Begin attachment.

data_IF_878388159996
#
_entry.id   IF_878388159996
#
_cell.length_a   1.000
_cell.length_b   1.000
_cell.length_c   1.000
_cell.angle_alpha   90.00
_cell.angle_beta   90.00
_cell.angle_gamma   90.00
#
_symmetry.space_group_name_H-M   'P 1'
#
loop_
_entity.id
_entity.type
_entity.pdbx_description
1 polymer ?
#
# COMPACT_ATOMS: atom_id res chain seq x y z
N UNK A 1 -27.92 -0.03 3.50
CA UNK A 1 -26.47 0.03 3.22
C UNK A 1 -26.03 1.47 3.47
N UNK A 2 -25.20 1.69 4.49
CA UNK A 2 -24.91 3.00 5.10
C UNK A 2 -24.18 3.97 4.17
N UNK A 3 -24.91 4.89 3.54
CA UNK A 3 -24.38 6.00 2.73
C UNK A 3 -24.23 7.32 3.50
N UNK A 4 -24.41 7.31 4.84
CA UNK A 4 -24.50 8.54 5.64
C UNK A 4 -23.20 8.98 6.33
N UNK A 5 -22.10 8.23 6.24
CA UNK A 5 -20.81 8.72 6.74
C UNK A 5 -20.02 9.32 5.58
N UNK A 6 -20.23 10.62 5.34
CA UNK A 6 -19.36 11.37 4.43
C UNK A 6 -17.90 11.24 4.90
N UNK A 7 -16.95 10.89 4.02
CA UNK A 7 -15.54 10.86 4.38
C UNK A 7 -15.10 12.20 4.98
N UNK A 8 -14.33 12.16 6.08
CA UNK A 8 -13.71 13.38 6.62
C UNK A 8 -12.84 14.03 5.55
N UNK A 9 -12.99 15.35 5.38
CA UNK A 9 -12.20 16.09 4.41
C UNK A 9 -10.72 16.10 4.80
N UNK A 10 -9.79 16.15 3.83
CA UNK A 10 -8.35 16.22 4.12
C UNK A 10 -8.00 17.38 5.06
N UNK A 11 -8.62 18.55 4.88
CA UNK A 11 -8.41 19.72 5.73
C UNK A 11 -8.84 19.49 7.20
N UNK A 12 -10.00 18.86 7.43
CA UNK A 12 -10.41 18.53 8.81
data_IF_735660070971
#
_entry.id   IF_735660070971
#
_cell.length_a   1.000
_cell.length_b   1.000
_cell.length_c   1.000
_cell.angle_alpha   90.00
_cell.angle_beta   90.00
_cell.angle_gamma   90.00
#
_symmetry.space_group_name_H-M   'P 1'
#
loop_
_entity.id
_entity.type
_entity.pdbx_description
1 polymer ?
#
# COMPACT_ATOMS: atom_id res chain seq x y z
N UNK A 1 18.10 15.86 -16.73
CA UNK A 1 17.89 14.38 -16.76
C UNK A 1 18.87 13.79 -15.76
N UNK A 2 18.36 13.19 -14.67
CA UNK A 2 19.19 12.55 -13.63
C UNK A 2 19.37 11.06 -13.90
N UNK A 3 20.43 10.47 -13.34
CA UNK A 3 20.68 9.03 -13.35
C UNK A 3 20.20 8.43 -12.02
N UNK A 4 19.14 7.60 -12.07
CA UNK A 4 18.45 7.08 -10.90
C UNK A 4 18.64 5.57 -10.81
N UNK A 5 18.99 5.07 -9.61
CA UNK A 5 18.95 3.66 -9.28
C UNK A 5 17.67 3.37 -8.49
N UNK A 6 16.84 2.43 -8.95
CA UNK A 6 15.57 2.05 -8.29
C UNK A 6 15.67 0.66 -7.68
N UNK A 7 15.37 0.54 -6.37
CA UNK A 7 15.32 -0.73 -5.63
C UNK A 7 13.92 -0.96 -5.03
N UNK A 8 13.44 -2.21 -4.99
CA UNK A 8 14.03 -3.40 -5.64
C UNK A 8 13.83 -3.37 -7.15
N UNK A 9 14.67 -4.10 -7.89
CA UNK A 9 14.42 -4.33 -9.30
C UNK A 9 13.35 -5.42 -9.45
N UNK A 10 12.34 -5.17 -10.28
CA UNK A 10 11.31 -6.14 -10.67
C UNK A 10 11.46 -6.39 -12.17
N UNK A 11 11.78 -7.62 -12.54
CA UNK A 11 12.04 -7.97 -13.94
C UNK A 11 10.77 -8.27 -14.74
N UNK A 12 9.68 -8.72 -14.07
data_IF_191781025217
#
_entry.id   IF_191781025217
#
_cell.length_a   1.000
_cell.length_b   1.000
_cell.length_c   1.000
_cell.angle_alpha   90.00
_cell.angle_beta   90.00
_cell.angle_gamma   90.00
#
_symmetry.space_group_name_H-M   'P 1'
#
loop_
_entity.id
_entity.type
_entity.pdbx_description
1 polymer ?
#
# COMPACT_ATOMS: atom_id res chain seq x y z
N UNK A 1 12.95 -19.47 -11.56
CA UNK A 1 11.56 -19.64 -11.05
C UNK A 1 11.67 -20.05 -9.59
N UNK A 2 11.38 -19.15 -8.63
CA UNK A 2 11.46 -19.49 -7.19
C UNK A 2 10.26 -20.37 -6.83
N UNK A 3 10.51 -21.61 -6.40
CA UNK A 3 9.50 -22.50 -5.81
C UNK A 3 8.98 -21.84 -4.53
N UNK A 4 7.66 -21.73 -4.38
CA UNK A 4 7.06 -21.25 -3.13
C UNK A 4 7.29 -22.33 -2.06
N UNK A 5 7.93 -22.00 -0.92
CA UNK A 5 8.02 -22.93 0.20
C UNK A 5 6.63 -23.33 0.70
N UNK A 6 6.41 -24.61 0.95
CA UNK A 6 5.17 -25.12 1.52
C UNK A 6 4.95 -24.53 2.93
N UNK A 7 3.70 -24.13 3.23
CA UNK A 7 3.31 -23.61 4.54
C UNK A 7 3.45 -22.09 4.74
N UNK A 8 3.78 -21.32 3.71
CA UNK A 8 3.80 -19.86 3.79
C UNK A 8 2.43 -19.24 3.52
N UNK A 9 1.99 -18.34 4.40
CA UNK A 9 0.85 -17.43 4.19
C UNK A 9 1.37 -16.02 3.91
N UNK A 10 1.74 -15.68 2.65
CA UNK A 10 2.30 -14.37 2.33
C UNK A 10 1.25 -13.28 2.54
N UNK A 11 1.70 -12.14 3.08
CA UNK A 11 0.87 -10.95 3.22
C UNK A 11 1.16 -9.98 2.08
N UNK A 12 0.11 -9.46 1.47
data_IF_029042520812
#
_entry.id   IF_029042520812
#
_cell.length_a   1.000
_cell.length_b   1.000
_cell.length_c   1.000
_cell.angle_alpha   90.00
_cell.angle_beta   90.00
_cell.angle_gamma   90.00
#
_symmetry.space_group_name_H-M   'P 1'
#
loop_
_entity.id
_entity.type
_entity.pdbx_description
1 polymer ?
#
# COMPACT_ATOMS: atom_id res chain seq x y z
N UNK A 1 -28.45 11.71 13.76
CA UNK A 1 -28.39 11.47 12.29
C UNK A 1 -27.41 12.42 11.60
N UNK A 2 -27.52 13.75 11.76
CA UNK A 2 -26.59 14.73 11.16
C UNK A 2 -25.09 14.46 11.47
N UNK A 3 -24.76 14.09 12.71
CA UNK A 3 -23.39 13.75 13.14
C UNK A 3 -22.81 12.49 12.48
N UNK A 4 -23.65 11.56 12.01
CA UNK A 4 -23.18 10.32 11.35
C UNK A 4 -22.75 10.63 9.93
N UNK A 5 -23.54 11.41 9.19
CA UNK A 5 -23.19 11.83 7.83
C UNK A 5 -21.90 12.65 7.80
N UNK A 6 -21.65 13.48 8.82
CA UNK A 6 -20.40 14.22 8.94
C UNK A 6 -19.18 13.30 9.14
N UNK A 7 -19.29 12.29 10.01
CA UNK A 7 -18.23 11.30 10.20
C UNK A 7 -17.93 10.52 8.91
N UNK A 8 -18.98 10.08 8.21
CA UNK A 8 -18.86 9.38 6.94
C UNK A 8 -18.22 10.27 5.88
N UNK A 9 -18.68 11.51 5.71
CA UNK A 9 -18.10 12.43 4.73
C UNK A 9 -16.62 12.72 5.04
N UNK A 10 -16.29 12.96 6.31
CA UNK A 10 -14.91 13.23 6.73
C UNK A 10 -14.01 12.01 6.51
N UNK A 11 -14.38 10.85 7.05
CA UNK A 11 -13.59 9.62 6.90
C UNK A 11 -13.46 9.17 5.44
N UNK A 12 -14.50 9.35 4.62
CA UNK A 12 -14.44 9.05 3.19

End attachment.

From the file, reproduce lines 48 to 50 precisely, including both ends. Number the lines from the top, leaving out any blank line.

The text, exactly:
N UNK A 10 -9.79 16.15 3.83
CA UNK A 10 -8.35 16.22 4.12
C UNK A 10 -8.00 17.38 5.06